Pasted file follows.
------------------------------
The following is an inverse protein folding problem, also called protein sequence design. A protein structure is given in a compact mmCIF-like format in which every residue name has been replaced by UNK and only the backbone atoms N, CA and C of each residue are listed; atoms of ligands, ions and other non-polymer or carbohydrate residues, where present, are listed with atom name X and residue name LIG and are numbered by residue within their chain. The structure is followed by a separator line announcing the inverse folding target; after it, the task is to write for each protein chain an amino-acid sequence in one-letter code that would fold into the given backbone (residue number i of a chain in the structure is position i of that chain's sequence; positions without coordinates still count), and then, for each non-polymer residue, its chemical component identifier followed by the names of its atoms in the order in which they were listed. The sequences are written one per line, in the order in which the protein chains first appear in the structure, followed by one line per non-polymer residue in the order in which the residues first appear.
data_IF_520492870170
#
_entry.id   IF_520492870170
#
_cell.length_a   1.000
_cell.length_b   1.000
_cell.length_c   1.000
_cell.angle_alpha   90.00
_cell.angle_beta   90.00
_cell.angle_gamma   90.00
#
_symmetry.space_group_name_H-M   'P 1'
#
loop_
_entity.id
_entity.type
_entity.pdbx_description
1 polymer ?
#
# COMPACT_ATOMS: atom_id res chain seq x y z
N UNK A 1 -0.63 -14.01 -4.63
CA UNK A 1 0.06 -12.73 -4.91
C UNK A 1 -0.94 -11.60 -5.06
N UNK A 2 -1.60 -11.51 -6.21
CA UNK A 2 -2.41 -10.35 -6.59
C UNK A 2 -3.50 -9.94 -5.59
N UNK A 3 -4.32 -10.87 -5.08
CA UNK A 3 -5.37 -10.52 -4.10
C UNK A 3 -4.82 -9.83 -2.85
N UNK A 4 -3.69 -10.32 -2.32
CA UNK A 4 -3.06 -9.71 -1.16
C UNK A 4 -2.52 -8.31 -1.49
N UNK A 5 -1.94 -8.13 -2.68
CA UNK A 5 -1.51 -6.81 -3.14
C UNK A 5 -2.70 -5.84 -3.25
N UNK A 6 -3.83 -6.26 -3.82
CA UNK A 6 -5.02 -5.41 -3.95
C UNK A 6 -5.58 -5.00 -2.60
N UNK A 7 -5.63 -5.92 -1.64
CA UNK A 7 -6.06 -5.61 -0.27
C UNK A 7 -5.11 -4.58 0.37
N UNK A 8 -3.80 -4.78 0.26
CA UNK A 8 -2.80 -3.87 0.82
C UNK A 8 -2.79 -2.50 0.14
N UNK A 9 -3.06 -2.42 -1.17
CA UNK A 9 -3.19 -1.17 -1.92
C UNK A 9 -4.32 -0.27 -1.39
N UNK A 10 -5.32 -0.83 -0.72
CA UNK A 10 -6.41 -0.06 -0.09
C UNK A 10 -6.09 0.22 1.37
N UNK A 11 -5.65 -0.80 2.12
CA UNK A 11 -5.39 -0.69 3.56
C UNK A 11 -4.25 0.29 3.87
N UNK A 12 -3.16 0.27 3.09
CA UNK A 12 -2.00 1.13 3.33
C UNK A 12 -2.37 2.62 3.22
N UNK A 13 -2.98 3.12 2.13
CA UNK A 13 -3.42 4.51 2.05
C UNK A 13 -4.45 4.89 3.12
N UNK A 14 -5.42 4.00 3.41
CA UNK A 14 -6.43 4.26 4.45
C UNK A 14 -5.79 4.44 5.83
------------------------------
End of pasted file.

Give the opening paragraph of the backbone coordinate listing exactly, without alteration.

The following is an inverse protein folding problem, also called protein sequence design. A protein structure is given in a compact mmCIF-like format in which every residue name has been replaced by UNK and only the backbone atoms N, CA and C of each residue are listed; atoms of ligands, ions and other non-polymer or carbohydrate residues, where present, are listed with atom name X and residue name LIG and are numbered by residue within their chain. The structure is followed by a separator line announcing the inverse folding target; after it, the task is to write for each protein chain an amino-acid sequence in one-letter code that would fold into the given backbone (residue number i of a chain in the structure is position i of that chain's sequence; positions without coordinates still count), and then, for each non-polymer residue, its chemical component identifier followed by the names of its atoms in the order in which they were listed. The sequences are written one per line, in the order in which the protein chains first appear in the structure, followed by one line per non-polymer residue in the order in which the residues first appear.